A land built on salmon

Volcanoes form the backbone of the Kamchatka peninsula and the base layer of its natural wonders. Calderas, fumaroles, volcanic lakes and thermal springs dot the landscape. Clouds driven by high winds either from Siberia or off the Pacific tend to stall on this mountain chain, dropping prodigious amounts of snow and rain that feed lakes as well as some 14,000 rivers and streams.

In essence, the entire ecosystem of Kamchatka is built on the carcasses of spawning salmon

Yevgeny G Lobkov, professor

While salmon inhabit the waterways year round, millions return to spawn every summer. After laying their eggs, they die, and their carcasses turn into a biomass that stokes the fecund nature. “This entire biomass migrates to different areas, on the land, in the forests, in the meadows, in the rivers themselves, and it shapes the ecosystem,” says Yevgeny G Lobkov, a jovial, goateed professor of biology at Kamchatka State Technical University. “In essence, the entire ecosystem of Kamchatka is built on the carcasses of spawning salmon.”

Bears, trees, everything grows bigger. Researchers at Kronotsky Nature Reserve, a federal protected area, found that boom years for spawning salmon produced wider tree rings

That natural bounty also brings trouble, however. The animals, especially in a region lacking economic resources, have attracted poachers for decades. First, almost the entire population of wild reindeer was wiped out. Then western trophy hunters shot the largest bears and big-horned sheep. Arab princes pay $50,000 and up for falcons smuggled off Kamchatka, while Asian pirate ships used to vacuum up king crabs from the Sea of Okhotsk.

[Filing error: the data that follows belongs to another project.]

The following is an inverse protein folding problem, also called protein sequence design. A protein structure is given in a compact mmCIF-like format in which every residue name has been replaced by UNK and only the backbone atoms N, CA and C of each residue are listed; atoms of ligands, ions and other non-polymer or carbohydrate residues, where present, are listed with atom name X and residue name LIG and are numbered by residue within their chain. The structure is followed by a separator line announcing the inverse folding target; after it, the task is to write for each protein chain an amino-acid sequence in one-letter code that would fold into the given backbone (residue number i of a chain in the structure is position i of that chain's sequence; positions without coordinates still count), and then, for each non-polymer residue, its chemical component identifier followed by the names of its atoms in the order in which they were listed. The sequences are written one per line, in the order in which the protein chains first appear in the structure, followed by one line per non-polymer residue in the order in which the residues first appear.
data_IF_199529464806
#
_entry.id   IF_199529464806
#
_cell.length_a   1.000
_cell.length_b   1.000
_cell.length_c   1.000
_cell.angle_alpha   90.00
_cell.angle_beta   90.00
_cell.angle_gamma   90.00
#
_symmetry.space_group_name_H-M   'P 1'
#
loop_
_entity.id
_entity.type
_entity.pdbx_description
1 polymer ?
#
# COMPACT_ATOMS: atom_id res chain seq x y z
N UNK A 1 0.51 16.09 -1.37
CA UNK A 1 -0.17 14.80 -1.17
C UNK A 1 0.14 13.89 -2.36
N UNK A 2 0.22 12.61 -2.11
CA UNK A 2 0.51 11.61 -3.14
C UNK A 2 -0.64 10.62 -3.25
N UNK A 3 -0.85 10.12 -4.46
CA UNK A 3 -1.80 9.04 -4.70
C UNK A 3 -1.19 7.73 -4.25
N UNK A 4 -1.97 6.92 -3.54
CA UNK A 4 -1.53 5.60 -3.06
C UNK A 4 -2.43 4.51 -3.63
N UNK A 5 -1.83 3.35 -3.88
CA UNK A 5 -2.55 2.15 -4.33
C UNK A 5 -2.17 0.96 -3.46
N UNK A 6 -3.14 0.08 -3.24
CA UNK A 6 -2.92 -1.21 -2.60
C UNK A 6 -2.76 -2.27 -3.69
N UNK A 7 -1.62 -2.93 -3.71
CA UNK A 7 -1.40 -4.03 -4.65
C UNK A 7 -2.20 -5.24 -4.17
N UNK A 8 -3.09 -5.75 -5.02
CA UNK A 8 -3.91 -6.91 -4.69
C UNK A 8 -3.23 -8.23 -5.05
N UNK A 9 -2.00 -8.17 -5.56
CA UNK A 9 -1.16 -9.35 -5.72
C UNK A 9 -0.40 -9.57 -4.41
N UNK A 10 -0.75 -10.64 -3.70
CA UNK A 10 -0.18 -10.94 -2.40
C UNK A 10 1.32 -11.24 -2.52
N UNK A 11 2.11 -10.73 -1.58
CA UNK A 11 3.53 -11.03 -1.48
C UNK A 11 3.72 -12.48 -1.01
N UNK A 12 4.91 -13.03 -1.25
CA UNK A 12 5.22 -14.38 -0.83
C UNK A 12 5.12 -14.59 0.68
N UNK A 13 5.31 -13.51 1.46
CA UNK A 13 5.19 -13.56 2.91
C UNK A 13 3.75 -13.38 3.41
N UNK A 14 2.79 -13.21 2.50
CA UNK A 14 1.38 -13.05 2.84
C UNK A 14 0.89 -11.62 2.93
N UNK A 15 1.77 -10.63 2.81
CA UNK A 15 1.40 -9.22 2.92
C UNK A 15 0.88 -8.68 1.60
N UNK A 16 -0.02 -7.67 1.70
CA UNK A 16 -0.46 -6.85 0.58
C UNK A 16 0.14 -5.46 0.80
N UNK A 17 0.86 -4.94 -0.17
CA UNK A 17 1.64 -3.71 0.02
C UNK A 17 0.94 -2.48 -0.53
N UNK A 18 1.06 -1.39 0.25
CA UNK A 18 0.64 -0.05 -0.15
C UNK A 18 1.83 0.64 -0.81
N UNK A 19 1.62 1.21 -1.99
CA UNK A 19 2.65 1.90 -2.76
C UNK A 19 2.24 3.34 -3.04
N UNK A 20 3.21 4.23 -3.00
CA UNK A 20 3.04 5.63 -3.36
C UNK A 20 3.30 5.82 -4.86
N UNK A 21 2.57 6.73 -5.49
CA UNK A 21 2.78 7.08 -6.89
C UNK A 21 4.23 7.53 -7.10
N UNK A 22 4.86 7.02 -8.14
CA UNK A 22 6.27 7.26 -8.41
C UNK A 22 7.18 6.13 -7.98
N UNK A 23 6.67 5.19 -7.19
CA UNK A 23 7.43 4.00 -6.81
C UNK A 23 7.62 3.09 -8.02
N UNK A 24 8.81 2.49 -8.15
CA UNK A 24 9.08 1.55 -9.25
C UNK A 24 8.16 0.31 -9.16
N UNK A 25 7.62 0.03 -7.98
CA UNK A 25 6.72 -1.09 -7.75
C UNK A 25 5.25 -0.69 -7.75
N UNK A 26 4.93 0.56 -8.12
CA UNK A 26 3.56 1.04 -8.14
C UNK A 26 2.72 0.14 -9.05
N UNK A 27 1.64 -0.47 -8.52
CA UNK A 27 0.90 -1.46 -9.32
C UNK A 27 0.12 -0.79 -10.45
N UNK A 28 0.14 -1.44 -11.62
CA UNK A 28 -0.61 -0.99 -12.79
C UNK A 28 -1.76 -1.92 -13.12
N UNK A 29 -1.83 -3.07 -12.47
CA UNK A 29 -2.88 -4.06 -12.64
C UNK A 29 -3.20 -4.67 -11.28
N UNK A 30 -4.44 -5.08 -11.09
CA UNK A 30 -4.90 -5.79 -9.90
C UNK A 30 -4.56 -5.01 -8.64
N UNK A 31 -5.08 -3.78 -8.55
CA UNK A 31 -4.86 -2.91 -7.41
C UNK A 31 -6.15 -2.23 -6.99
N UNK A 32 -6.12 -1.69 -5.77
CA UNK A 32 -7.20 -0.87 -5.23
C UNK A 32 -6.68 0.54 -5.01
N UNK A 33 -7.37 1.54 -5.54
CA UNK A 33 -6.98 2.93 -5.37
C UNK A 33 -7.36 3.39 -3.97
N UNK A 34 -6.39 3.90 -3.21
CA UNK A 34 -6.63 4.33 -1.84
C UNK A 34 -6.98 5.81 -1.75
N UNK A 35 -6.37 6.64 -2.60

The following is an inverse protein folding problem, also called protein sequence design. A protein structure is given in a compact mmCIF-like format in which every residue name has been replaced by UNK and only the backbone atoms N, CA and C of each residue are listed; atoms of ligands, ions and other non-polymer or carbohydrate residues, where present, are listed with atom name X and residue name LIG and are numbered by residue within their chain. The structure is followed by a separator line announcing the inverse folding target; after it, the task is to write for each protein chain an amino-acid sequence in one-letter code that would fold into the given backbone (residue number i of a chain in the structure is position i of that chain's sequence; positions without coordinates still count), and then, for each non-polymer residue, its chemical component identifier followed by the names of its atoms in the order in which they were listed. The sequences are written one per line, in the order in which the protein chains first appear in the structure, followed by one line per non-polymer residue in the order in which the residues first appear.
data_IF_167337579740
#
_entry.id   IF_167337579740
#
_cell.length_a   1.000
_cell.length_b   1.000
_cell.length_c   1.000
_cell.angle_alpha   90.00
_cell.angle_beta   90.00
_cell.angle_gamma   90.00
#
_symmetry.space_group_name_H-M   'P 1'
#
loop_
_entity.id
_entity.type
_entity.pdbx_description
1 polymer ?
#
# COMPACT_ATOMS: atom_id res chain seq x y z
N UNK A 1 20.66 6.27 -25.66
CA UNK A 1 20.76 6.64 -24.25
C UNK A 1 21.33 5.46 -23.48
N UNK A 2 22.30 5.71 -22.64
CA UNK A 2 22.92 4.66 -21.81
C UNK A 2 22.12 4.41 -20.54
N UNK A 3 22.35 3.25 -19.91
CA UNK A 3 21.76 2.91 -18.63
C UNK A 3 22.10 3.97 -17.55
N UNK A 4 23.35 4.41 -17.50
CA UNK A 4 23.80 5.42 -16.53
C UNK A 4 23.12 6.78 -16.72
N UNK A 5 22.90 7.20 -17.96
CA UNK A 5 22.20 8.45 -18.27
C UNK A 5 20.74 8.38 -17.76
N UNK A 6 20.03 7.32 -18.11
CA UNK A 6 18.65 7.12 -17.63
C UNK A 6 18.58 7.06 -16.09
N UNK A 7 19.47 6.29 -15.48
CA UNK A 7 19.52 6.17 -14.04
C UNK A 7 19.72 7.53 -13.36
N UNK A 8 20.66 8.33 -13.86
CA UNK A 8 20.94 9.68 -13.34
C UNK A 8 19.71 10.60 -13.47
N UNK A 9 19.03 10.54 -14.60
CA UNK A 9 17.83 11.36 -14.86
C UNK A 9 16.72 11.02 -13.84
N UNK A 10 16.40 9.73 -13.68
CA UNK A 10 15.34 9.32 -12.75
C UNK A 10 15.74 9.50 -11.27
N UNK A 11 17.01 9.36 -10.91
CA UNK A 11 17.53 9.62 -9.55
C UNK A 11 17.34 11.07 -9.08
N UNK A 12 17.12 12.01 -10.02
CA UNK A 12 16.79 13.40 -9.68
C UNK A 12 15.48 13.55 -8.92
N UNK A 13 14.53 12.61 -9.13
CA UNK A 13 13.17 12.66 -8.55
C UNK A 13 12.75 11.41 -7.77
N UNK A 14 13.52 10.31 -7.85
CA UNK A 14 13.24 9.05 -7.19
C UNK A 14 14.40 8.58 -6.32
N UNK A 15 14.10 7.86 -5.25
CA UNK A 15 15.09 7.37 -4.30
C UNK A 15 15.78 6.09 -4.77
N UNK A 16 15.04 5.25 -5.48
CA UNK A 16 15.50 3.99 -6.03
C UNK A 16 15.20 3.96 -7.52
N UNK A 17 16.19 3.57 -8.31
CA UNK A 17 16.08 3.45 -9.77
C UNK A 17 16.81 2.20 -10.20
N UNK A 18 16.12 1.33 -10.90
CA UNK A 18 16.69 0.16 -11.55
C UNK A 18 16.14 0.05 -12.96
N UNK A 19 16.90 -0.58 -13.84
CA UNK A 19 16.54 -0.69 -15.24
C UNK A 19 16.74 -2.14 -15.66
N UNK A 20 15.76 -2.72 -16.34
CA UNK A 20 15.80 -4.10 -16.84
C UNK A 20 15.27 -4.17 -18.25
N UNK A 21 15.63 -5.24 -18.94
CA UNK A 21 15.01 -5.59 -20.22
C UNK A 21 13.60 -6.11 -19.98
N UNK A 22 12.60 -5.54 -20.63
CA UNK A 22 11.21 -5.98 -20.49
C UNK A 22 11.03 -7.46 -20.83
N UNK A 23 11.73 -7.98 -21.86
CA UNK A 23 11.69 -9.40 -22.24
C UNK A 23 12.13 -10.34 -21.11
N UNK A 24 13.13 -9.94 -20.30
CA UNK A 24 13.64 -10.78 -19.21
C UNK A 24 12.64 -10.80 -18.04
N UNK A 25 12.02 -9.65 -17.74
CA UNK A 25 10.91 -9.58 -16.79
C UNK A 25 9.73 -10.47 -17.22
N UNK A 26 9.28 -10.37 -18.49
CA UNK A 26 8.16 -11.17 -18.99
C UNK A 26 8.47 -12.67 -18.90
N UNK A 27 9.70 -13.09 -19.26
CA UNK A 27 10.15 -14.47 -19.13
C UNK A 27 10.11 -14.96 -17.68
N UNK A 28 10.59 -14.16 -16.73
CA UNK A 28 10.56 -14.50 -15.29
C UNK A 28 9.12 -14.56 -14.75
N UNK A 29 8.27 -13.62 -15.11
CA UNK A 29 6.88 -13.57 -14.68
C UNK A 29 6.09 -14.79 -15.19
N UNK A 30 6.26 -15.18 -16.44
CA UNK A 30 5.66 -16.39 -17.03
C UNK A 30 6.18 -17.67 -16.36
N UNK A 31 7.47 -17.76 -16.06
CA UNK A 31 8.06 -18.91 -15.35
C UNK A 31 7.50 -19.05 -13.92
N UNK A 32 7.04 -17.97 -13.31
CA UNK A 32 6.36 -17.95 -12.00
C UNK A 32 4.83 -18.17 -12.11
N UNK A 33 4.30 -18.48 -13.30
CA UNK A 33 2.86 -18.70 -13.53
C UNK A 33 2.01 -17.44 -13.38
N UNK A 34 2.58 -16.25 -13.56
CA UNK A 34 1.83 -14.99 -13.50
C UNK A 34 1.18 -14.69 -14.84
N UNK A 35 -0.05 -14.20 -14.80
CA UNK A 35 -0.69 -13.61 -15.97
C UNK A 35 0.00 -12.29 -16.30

But the biggest poaching prize has long been the salmon and their roe, which underpin the local economy and constitute the staple diet for some 14,000 indigenous residents.

Brown bears fish for salmon on a river in Kamchatka
Brown bears fish for salmon on a river in Kamchatka (Getty)

The crux of the problem, explained Sergey Vakhrin, a conservationist who founded a nonprofit organisation called “Country of Fish and Fish Eaters”, was that fishing companies, corrupt politicians and enforcement agents, along with the criminal “poaching mafia”, worked in concert. They vastly overshot the quotas meant to preserve fish.

Still, conservationists point to the bumper crop of legally caught salmon last year to indicate that the area is now on the right track. Major fishing companies and some tourist organisations, for example, having bought exclusive rights to certain estuary fishing grounds or whole rivers, police their areas to protect their investment.

Kamchatka’s position as a frontier territory also helped to shape an unusual history. It is the cradle of a common Russian and American culture.

Some 22,000 years ago, lower water levels in what is now the Bering Sea created a land bridge between the two continents later dubbed “Beringia”. Some indigenous people migrated to what is today Alaska, along with reciprocal movements of fauna and flora.